Another pilot once told me he had been caught on top of cloud layers several times during his flying career but always escaped safely by simply calling ATC for an IFR clearance to get below the cloud decks and fly on VFR to his destinations. What was so unusual was that this pilot had never earned an instrument rating.

What bothered me most was this pilot's obvious disregard for the regulations, not once but several times. In fact, he made this all sound like "I'm going to get there no matter what" was a normal procedure for him. He thought ATC would prefer to know he was there to begin with. He assumed that what he did was better than just shutting off his transponder and descending through the clouds on his own. Apparently, it never occurred to him that these trips were all illegal.

Perhaps that same attitude was present when a pilot crashed a Mooney near the Van Nuys, Calif., airport in June 2005. He also did not have an instrument rating and crashed while executing the ILS approach to Runway 16 through the clouds at Van Nuys one night after the control tower had closed. The pilot was the sole occupant of the aircraft. He was killed when the aircraft impacted the south slope of a shallow ravine approximately five miles north of the VNY airport.

The Facts

According to the NTSB report of this accident, the pilot of the Mooney called the aircraft's owner at approximately 1622 PDT to say he was preparing to depart San Jose for John Wayne Airport at Santa Ana. The aircraft owner told investigators that they spoke about the weather and that he (the pilot) said he would check it regularly since the forecast did not look good. His plan was to fly to John Wayne Airport for dinner and then on to the Whiteman Airport located four miles northeast of VNY Airport.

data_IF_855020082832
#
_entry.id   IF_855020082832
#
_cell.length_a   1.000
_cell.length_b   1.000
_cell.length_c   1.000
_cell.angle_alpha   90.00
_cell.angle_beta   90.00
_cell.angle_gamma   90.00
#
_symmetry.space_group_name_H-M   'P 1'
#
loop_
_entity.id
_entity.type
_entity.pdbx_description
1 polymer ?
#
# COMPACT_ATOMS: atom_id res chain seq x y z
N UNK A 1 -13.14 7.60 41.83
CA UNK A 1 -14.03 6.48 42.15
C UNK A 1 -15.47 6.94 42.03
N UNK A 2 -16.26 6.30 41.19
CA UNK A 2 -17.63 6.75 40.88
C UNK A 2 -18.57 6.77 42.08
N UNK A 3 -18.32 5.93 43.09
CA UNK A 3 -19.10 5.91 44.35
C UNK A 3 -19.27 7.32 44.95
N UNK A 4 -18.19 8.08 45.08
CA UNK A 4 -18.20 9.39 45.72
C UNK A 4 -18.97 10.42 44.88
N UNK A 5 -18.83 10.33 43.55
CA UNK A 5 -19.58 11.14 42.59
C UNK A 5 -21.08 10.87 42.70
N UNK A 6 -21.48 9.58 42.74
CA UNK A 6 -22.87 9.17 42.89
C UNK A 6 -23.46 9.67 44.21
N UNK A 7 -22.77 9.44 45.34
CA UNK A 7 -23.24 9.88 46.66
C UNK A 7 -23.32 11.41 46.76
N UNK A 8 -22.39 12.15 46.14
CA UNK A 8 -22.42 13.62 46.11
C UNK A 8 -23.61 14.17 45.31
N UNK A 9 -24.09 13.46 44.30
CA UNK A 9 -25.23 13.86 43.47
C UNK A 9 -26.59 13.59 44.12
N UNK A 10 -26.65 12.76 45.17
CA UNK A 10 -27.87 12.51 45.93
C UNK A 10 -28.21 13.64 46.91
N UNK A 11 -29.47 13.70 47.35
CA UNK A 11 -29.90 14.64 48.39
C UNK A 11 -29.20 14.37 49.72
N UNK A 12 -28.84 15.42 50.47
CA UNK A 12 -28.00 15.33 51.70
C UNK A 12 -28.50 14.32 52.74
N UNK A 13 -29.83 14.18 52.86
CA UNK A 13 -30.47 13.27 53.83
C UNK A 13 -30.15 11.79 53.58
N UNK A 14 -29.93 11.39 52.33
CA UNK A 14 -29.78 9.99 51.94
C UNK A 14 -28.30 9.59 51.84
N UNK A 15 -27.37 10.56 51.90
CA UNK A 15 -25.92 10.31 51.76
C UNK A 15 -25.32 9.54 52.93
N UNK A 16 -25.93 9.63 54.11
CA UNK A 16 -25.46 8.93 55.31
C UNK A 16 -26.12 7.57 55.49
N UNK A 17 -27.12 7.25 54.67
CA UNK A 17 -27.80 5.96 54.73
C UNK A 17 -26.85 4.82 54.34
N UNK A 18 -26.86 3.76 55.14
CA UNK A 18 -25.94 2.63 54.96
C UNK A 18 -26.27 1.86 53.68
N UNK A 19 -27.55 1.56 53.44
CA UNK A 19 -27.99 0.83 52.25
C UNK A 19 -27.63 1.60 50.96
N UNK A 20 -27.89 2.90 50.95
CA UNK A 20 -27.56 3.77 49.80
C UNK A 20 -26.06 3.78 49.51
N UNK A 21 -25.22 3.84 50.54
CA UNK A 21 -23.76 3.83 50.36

The NTSB does not mention the conditions under which the pilot compensated the Mooney's owner for the flight time, nor why the owner seemed to exercise little control over his own asset.

The aircraft departed San Jose between 1630 and 1700 for John Wayne some 375 miles to the southeast and was expected to arrive between 1900 and 1930 and did, in fact, land at 1915 local. The female witness who met the pilot upon landing said he was in a good mood, did not seem tired and did not mention weather concerns before she returned him to the airport at around 2115. The witness noticed clouds and asked the pilot if he was sure he wanted to fly. The pilot replied that the weather was 100-percent fine. She did not see the pilot officially check the weather reports before departure.